Check out the strange structure we are measuring in the first photo…this misshapen phalic structure is how this genus received its name: Amorphophallus.  In botanical terms, this structure is called the spadix and it is on the lower sections of the spadix where the many individual flowers develop.  The spadix, together with the spathe, form what is called an inflorescence.  While it looks like one giant Corpse Flower, in reality this plant produces this inflorescence that supports a large number of smaller, less showy flowers.  A comparison would be a calla lily, which can be found in many California gardens.

Starting today we are open for extended hours to give each and every one of you the opportunity to experience this botanical treat at the Conservatory of Flowers.

Monday July 16 we are open 12:00 pm – 10:00 pm

Tuesday July 17 – Sunday July 22 we are open 10:00 am – 10:00 pm

Last tickets are sold at 9:30 pm.

We hope to see you here at the Conservatory of Flowers in Golden Gate Park!


July 14, 2018: It’s another foggy morning in Golden Gate Park and the sun is slightly pushing through.  But inside the Conservatory of Flowers there are perfect growing conditions for our Corpse Flower, Suma the Titan.

Today at 10:08 a.m. Suma the Titan was 46″ in height and 33.5″ in circumference.  We also noticed that there is a slight color change to the inside of the spathe.  Additionally, the outer bracts continue to pull away.  What does this all mean?  These are some of the slight changes in Suma the Titan that we look for and record to help give us a better understanding of the cycle of this bloom.

Suma the Titan is known as Amorphophallus titanum in the botanical and horticultural worlds.  There are over 80 species of Amorphophallus, some quite small, some pretty massive.  They are found throughout the warmer and wetter parts of Asia.  Our largest species, Amorphophallus titanum, is found growing naturally in the rainforests of Sumatra, one of the many islands in the Indonesian archipelago.  In 1878, one year before the Conservatory of Flowers opened, this plant was first encountered by Western botanists.  Since then, this species has captured people’s imagination as the world’s largest unbranched inflorescence.  Does it capture yours?  Swing by and see for yourself!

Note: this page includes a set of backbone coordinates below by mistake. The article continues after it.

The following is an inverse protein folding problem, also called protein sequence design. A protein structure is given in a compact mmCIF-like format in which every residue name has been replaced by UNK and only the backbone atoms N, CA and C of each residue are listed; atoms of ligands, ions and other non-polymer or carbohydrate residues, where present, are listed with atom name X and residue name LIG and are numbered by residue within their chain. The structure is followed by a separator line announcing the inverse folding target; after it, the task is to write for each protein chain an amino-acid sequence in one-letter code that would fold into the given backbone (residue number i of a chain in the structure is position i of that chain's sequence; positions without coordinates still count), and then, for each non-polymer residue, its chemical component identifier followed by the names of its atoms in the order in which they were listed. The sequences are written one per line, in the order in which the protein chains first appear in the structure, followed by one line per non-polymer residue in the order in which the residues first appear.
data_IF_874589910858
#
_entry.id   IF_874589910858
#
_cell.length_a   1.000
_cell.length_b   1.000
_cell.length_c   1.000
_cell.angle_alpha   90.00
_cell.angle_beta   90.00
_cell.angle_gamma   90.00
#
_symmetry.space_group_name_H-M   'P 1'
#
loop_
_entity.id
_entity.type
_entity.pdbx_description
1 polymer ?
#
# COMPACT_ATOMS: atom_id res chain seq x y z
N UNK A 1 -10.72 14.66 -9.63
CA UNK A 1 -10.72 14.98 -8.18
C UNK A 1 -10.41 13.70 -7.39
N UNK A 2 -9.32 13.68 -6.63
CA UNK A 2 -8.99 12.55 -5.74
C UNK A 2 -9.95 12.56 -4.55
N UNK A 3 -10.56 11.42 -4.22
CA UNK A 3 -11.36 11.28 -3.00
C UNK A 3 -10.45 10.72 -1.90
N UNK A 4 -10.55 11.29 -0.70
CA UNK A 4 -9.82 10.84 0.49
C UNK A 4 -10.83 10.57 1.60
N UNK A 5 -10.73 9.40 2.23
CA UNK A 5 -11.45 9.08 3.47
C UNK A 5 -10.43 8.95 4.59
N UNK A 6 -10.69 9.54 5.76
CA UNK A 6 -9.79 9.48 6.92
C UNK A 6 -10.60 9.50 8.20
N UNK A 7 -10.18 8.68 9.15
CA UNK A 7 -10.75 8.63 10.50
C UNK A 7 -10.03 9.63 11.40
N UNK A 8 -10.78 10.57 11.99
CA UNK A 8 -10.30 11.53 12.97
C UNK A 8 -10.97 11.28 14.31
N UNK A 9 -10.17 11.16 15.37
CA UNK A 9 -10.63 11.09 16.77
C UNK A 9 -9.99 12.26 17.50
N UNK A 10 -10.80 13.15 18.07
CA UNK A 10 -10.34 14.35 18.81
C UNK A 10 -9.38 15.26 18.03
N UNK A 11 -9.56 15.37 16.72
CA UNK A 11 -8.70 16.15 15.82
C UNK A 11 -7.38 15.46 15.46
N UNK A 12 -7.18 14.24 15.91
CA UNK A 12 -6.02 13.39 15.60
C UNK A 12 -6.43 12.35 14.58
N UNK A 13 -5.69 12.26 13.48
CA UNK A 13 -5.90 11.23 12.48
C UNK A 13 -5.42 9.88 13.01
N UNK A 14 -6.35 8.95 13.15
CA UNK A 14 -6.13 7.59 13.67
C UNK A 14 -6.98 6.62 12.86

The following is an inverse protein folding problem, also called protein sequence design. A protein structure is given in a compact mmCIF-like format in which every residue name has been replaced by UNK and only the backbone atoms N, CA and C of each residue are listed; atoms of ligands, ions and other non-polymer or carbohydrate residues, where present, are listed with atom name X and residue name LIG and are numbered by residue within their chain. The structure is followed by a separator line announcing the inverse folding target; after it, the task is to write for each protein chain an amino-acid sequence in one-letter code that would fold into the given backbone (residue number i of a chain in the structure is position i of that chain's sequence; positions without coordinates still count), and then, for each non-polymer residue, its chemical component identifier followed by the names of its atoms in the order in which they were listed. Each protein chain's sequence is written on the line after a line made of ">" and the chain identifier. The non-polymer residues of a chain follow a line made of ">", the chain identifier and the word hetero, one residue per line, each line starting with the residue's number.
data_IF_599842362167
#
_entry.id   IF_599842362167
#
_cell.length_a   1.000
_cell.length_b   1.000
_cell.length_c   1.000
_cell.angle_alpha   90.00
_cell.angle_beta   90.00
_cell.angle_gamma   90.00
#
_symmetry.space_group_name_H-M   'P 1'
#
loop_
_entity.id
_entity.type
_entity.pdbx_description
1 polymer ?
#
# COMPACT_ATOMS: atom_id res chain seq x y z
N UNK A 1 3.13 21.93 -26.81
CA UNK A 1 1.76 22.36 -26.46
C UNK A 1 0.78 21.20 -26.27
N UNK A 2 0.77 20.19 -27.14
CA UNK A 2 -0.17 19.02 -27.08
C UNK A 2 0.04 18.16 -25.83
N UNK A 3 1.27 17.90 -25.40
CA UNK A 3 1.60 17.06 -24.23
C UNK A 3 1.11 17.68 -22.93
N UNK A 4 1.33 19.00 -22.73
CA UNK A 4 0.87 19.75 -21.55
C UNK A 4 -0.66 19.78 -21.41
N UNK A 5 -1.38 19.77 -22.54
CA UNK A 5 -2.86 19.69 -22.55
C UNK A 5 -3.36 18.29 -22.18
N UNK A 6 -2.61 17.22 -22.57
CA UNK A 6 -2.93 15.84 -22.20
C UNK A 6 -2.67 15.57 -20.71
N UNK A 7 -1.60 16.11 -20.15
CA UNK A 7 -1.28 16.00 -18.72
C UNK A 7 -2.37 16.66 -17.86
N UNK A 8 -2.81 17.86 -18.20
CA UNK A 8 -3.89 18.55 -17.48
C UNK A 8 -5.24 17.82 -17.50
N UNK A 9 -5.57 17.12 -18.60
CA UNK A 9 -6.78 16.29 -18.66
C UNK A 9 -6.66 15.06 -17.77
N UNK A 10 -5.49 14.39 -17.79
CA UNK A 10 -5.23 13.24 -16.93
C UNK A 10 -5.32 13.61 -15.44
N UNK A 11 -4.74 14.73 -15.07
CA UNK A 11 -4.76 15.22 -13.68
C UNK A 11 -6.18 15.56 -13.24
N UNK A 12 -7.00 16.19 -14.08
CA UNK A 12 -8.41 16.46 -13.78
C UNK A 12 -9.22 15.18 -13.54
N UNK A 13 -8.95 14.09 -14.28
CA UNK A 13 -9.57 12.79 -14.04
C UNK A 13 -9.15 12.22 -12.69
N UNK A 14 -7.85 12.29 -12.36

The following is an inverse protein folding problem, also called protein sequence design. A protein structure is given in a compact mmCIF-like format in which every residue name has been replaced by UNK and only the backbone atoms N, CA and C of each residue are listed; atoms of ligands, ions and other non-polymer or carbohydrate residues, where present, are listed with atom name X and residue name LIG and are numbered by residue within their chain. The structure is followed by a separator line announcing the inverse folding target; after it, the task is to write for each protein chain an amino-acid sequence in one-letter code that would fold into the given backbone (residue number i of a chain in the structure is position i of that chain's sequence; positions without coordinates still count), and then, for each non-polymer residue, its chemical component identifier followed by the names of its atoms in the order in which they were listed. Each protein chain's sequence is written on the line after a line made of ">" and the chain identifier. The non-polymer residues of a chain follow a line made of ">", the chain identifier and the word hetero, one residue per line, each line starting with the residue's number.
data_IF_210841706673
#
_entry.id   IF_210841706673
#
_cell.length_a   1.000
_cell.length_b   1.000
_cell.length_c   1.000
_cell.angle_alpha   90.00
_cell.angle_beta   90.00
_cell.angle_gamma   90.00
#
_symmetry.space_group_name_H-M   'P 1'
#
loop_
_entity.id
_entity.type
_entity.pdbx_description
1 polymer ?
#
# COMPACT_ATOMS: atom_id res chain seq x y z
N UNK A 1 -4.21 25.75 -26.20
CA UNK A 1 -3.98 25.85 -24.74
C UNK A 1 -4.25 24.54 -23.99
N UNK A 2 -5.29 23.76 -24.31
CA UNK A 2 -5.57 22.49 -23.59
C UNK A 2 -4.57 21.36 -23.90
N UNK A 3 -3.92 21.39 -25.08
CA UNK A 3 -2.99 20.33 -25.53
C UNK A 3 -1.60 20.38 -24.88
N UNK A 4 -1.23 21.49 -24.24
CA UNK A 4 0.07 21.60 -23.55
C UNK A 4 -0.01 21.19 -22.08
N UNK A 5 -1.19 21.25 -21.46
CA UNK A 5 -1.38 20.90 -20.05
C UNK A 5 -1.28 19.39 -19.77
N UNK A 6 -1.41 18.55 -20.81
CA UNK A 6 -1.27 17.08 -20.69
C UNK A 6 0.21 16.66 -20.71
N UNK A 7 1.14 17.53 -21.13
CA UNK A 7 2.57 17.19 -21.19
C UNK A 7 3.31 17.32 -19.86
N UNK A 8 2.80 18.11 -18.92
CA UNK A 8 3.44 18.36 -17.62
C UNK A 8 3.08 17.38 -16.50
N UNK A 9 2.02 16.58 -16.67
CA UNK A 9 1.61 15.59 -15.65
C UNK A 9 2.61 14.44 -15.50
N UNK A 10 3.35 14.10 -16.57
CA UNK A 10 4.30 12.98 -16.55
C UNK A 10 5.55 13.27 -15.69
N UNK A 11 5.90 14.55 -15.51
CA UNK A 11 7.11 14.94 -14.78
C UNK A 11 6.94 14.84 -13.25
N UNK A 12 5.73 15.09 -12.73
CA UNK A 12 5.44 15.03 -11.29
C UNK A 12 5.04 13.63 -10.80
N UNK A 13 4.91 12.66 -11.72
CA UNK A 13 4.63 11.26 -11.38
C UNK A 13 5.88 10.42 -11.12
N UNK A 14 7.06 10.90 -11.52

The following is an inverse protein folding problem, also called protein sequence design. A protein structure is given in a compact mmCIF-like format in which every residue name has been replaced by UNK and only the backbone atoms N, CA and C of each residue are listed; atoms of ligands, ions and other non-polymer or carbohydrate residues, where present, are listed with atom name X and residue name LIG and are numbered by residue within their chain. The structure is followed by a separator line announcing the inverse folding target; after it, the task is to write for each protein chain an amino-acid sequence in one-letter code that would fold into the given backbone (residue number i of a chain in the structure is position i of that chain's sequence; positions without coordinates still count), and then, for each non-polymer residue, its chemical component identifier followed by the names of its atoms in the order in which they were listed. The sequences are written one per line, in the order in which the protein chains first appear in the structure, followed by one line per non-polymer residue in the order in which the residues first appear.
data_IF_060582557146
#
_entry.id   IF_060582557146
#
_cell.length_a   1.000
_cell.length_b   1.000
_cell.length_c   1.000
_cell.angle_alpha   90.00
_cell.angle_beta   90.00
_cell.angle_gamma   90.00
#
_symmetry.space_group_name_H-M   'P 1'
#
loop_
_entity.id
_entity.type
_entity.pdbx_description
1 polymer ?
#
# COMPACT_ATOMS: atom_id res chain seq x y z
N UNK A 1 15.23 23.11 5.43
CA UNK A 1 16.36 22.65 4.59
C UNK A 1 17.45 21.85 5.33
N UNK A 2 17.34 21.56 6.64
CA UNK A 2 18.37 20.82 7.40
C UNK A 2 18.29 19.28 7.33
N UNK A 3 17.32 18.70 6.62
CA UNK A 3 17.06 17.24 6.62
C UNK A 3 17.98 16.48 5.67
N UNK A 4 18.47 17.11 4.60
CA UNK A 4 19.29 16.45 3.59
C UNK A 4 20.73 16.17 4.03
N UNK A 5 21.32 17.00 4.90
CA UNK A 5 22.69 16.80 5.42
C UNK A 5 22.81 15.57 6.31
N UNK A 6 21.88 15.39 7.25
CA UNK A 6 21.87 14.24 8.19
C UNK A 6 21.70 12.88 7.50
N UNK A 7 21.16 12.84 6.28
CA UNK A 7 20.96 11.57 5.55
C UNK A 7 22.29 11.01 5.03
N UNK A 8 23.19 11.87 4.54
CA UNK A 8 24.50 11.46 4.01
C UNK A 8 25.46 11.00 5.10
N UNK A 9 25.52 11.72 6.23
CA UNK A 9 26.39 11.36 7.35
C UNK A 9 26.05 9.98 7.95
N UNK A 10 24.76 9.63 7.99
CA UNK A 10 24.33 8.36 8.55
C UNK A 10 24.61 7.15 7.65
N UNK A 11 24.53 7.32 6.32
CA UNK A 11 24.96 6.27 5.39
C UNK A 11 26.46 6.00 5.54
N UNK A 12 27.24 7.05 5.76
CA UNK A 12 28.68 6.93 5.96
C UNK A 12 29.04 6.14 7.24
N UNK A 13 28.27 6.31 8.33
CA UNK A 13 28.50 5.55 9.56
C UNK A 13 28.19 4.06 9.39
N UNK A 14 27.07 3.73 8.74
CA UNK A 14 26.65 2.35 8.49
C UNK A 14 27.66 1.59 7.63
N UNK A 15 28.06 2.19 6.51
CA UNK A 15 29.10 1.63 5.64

July 13, 2018: What better way to celebrate Friday the 13th than to delve into the stinkiest of the stinky plants: the Corpse Flower aka Amorphophallus titanum!  Our gorgeous Corpse Flower, Suma the Titan, continues to grow in both height and circumference.  Today’s 9:45 AM measurement is 44″ in height, a difference of 2″ since yesterday at 4:10 pm.  As this bloom continues to develop, the plant is putting lots of energy and resources into one specific goal: reproduction.

Flowers are all about exchanging genes and the Corpse Flower has developed two important characteristics that help it attract insect pollinators: a carrion-like odor and the ability to produce heat.  Today let’s chat briefly on thermogenesis, the ability of a living organism to produce heat.  For mammals like us, this is no big deal, it’s what we do.  However, the ability to produce heat is unusual in the plant world.

What researchers have discovered is that the Corpse Flower will begin to produce heat in the early evening and can heat up to 100.4 F by midnight.  What’s the benefit of this heat production?  To attract pollinators, who may come for the smell, but stay for the party (heat & comfort).  In its natural habitat the Corpse Flower has been observed hosting multiple insect species that spend extra time in the bloom, resting up and hopefully pollinating the plant.

Here are some photos taken this morning.  Apologies for the poor light…it’s a foggy morning in San Francisco!


July 11, 2018: Suma has given us enough cues to make a prediction!  Given that the spadix and spathe have emerged, we are predicting that this bloom will open up next week.  Be prepared for a certain someone (hmmm…Suma!) to get real stinky next week.

We will host extended hours on the day Suma opens and blooms, and for several days after.  Corpse Flowers typically begin opening in the late afternoon and the moment we see cues that action is about to take place, we will announce on our social media.